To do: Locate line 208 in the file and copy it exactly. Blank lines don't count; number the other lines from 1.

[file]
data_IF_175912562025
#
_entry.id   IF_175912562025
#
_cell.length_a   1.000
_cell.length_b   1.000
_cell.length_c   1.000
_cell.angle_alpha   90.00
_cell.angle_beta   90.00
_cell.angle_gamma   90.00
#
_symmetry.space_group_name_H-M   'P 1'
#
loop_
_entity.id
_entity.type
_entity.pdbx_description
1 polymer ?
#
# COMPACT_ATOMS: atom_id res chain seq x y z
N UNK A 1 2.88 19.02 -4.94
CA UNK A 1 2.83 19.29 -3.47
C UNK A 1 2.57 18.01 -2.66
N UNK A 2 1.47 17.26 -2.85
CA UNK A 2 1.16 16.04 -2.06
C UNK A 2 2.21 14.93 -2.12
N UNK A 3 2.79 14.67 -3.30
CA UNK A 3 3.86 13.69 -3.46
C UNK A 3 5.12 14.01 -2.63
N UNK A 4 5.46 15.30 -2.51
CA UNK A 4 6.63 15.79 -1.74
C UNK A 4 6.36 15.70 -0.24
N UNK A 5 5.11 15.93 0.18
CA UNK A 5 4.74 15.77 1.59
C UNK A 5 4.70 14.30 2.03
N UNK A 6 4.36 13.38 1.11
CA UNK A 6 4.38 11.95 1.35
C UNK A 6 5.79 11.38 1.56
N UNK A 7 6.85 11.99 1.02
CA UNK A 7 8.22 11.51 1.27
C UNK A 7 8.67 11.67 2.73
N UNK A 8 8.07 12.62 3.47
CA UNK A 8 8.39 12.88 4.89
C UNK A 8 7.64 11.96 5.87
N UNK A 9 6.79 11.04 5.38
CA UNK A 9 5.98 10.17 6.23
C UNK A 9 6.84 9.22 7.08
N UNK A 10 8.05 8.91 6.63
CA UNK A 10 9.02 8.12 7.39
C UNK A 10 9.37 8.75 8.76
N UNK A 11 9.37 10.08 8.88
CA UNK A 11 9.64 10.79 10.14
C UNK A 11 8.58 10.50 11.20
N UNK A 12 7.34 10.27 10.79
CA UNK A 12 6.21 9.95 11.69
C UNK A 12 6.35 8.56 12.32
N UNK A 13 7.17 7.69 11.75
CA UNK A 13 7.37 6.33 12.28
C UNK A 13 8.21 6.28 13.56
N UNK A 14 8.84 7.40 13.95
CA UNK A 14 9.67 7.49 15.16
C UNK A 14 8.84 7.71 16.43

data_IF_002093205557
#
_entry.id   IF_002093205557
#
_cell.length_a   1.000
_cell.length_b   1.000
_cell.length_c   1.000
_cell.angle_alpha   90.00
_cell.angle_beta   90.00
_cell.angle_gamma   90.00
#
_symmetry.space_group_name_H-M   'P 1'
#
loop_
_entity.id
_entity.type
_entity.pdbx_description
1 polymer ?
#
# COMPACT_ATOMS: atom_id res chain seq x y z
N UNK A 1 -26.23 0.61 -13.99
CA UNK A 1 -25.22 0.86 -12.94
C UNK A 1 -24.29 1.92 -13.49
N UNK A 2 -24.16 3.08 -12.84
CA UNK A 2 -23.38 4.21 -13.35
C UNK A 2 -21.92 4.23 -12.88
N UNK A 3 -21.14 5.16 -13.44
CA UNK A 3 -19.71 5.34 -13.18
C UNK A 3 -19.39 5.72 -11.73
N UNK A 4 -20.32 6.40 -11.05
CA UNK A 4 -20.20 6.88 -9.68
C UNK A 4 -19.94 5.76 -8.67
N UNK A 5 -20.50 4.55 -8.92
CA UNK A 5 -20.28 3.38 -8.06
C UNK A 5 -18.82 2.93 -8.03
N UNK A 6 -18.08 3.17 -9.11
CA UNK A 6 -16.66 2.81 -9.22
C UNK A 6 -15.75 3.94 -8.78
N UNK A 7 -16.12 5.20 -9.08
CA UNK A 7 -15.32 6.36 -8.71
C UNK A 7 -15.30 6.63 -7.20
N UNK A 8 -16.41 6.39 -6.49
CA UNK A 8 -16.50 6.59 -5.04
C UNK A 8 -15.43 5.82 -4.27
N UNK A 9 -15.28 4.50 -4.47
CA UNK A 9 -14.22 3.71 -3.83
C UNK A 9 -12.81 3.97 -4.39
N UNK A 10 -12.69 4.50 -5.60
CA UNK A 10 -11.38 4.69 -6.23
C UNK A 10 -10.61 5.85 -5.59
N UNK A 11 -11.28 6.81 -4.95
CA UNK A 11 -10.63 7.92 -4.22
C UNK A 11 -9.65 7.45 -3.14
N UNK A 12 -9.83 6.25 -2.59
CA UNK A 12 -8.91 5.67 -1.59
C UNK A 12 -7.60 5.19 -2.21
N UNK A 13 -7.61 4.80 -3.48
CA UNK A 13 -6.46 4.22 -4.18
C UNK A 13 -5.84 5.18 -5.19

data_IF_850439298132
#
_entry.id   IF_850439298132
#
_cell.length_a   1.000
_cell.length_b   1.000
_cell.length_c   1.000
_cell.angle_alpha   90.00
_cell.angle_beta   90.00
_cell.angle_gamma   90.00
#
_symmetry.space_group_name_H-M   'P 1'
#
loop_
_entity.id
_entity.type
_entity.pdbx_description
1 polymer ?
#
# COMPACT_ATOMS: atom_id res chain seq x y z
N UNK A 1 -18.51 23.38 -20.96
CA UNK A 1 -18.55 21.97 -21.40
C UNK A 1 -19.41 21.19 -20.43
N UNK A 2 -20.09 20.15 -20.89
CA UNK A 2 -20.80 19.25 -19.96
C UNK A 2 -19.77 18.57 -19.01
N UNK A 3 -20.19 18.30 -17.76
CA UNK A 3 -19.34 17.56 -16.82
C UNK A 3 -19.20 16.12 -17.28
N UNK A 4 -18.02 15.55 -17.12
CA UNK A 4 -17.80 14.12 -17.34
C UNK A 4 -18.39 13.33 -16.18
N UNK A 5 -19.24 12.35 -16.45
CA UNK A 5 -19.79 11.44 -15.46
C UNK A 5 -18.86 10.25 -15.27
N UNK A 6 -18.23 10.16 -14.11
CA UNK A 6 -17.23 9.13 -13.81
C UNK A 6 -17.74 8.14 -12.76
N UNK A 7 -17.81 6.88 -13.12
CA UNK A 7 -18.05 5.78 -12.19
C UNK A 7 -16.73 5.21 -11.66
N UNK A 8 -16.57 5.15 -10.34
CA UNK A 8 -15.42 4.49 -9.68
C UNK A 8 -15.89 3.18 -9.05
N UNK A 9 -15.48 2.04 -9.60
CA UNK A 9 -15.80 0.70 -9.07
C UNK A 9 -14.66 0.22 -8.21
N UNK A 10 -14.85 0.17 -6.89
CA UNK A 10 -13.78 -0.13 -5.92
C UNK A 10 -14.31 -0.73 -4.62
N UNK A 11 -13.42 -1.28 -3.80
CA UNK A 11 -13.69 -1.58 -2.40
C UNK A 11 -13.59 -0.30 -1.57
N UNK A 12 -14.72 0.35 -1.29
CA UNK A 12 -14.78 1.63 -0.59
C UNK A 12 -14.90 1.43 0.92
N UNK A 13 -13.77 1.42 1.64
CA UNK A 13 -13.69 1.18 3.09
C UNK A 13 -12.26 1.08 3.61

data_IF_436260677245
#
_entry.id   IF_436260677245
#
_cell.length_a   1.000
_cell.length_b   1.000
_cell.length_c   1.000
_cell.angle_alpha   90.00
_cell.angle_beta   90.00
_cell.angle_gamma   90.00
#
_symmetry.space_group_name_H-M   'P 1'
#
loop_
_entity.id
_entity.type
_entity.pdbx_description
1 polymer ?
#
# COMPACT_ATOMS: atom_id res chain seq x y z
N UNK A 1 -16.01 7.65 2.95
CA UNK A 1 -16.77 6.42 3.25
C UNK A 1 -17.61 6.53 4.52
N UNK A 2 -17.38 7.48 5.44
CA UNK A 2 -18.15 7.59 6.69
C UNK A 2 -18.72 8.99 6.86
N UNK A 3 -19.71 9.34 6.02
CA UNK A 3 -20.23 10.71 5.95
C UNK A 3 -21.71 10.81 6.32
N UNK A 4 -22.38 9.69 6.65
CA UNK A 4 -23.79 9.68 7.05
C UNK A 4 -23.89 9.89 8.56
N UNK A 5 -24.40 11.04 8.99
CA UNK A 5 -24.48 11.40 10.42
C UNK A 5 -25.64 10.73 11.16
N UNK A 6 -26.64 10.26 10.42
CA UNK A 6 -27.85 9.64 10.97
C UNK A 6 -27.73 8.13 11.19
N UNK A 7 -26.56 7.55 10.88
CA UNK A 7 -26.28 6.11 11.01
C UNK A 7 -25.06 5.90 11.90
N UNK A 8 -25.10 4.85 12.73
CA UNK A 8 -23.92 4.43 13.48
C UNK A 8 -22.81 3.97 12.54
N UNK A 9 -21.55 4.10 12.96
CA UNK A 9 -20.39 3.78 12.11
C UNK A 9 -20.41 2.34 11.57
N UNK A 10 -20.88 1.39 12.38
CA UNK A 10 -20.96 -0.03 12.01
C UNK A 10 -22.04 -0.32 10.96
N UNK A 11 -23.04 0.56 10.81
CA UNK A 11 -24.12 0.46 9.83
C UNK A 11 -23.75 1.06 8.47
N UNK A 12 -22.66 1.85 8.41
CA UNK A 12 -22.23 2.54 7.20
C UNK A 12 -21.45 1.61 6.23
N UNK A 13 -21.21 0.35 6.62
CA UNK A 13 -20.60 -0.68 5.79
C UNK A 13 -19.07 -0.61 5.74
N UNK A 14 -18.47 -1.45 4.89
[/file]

CA UNK A 3 -20.23 10.71 5.95